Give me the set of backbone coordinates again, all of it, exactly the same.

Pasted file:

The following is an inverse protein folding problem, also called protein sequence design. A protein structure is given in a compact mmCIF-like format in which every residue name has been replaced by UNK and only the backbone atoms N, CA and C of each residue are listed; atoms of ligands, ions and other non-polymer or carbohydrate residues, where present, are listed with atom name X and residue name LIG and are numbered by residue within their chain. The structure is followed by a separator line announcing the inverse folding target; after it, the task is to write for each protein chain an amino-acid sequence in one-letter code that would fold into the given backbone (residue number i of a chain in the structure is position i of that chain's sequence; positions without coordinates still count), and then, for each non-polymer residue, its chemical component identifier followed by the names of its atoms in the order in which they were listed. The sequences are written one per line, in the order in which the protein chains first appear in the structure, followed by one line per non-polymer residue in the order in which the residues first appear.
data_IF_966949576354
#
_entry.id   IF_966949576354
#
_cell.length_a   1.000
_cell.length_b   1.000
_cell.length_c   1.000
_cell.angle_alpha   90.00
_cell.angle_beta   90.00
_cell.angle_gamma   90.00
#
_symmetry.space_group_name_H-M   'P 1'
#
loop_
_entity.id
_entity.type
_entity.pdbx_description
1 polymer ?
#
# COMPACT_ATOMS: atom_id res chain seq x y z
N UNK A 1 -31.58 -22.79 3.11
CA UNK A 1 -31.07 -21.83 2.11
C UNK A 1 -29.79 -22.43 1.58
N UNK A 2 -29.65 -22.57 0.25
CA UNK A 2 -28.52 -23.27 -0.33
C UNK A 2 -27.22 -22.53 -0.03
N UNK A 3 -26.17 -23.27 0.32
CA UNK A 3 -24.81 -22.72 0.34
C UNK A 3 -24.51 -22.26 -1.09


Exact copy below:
The following is an inverse protein folding problem, also called protein sequence design. A protein structure is given in a compact mmCIF-like format in which every residue name has been replaced by UNK and only the backbone atoms N, CA and C of each residue are listed; atoms of ligands, ions and other non-polymer or carbohydrate residues, where present, are listed with atom name X and residue name LIG and are numbered by residue within their chain. The structure is followed by a separator line announcing the inverse folding target; after it, the task is to write for each protein chain an amino-acid sequence in one-letter code that would fold into the given backbone (residue number i of a chain in the structure is position i of that chain's sequence; positions without coordinates still count), and then, for each non-polymer residue, its chemical component identifier followed by the names of its atoms in the order in which they were listed. The sequences are written one per line, in the order in which the protein chains first appear in the structure, followed by one line per non-polymer residue in the order in which the residues first appear.
data_IF_966949576354
#
_entry.id   IF_966949576354
#
_cell.length_a   1.000
_cell.length_b   1.000
_cell.length_c   1.000
_cell.angle_alpha   90.00
_cell.angle_beta   90.00
_cell.angle_gamma   90.00
#
_symmetry.space_group_name_H-M   'P 1'
#
loop_
_entity.id
_entity.type
_entity.pdbx_description
1 polymer ?
#
# COMPACT_ATOMS: atom_id res chain seq x y z
N UNK A 1 -31.58 -22.79 3.11
CA UNK A 1 -31.07 -21.83 2.11
C UNK A 1 -29.79 -22.43 1.58
N UNK A 2 -29.65 -22.57 0.25
CA UNK A 2 -28.52 -23.27 -0.33
C UNK A 2 -27.22 -22.53 -0.03
N UNK A 3 -26.17 -23.27 0.32
CA UNK A 3 -24.81 -22.72 0.34
C UNK A 3 -24.51 -22.26 -1.09